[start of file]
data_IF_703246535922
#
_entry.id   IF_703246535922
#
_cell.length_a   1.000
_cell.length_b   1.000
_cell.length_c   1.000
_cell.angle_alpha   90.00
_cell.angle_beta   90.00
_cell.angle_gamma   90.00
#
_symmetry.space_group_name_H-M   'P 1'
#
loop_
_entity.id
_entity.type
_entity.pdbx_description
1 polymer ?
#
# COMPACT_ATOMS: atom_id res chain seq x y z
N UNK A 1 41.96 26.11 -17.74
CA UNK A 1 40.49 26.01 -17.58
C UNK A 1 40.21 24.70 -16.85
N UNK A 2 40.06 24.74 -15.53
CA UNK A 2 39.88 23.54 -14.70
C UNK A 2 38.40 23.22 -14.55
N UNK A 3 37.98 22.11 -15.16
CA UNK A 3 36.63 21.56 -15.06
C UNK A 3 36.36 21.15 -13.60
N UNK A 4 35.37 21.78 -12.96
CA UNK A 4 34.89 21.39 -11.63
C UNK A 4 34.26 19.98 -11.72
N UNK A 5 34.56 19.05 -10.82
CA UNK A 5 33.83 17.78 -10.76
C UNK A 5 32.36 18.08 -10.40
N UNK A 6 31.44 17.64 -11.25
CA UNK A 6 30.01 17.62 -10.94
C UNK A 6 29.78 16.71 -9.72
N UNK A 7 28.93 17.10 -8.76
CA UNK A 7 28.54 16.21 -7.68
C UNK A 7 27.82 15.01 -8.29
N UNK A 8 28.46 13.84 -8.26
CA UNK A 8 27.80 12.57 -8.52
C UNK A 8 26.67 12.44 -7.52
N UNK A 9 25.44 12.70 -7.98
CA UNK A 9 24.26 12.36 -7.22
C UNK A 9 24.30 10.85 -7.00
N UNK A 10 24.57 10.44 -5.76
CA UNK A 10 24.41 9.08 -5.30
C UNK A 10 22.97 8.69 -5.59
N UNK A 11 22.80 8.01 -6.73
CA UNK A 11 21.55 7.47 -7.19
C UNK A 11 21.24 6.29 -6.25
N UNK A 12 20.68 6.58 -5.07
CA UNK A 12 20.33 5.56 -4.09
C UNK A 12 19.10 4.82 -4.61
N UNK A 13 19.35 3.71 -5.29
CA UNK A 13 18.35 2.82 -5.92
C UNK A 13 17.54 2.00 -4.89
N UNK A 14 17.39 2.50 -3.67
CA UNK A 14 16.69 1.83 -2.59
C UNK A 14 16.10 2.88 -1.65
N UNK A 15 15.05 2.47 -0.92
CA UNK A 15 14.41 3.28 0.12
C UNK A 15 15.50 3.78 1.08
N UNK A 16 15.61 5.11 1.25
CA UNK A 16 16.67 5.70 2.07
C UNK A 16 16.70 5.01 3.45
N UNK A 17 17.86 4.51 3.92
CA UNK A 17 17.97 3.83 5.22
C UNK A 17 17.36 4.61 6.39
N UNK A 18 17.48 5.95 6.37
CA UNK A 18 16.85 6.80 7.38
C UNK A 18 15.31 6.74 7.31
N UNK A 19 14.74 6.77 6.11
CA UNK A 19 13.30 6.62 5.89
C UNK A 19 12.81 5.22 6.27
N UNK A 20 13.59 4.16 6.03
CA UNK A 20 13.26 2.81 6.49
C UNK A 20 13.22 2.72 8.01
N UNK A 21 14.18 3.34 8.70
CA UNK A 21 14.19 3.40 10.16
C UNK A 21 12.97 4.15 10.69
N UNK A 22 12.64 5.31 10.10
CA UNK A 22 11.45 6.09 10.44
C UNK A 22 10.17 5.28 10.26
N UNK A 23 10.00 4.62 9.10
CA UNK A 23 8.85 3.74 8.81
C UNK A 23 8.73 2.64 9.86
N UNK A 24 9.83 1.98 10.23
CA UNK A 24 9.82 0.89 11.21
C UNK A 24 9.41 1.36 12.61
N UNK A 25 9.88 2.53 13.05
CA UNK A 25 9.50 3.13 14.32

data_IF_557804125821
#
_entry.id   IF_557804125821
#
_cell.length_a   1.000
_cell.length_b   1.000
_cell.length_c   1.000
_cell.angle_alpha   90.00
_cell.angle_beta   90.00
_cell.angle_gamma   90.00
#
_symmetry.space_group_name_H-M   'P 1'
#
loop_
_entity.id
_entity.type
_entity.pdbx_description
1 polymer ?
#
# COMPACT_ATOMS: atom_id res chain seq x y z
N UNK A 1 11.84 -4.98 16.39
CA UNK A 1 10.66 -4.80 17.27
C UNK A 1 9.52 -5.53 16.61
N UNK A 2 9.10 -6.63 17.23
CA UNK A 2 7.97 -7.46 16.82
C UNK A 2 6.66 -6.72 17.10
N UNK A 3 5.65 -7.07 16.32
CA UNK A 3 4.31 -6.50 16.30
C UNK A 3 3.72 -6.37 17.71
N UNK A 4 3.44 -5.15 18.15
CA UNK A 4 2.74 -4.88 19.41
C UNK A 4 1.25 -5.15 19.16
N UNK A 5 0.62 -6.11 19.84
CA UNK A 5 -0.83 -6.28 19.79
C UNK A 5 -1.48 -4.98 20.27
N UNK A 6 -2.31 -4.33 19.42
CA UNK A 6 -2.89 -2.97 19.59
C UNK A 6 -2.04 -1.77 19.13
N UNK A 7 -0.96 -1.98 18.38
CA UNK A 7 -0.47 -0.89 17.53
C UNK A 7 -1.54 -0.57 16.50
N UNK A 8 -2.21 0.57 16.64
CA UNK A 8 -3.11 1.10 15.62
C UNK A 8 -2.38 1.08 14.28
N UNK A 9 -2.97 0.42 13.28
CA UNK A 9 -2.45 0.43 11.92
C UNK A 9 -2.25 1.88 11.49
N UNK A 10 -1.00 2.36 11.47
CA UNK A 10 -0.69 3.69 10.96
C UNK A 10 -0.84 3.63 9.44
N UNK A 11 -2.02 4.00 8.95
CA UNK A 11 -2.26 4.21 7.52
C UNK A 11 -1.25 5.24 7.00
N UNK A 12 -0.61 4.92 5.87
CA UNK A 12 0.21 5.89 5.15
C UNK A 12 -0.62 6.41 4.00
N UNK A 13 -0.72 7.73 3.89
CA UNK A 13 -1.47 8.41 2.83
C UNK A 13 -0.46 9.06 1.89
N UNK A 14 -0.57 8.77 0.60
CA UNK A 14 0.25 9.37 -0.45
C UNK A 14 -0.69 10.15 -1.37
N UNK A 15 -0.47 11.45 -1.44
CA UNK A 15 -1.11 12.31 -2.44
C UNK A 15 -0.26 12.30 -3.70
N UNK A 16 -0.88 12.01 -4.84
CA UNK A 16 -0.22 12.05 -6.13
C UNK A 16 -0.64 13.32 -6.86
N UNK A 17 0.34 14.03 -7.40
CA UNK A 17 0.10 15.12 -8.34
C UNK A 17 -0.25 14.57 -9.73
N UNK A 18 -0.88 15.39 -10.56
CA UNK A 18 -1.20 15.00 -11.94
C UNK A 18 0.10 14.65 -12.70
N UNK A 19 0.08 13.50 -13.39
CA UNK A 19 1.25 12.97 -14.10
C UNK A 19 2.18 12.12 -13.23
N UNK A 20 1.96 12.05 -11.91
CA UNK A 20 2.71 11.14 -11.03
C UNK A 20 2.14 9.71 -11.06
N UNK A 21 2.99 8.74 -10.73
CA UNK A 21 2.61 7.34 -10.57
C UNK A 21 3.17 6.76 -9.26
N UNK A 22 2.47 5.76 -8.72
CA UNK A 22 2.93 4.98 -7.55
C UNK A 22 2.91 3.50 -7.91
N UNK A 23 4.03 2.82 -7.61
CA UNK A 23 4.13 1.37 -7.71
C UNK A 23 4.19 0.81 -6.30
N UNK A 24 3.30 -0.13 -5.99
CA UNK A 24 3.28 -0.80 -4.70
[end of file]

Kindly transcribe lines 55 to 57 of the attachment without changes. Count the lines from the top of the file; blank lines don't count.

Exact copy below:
CA UNK A 12 20.33 5.56 -4.09
C UNK A 12 19.10 4.82 -4.61
N UNK A 13 19.35 3.71 -5.29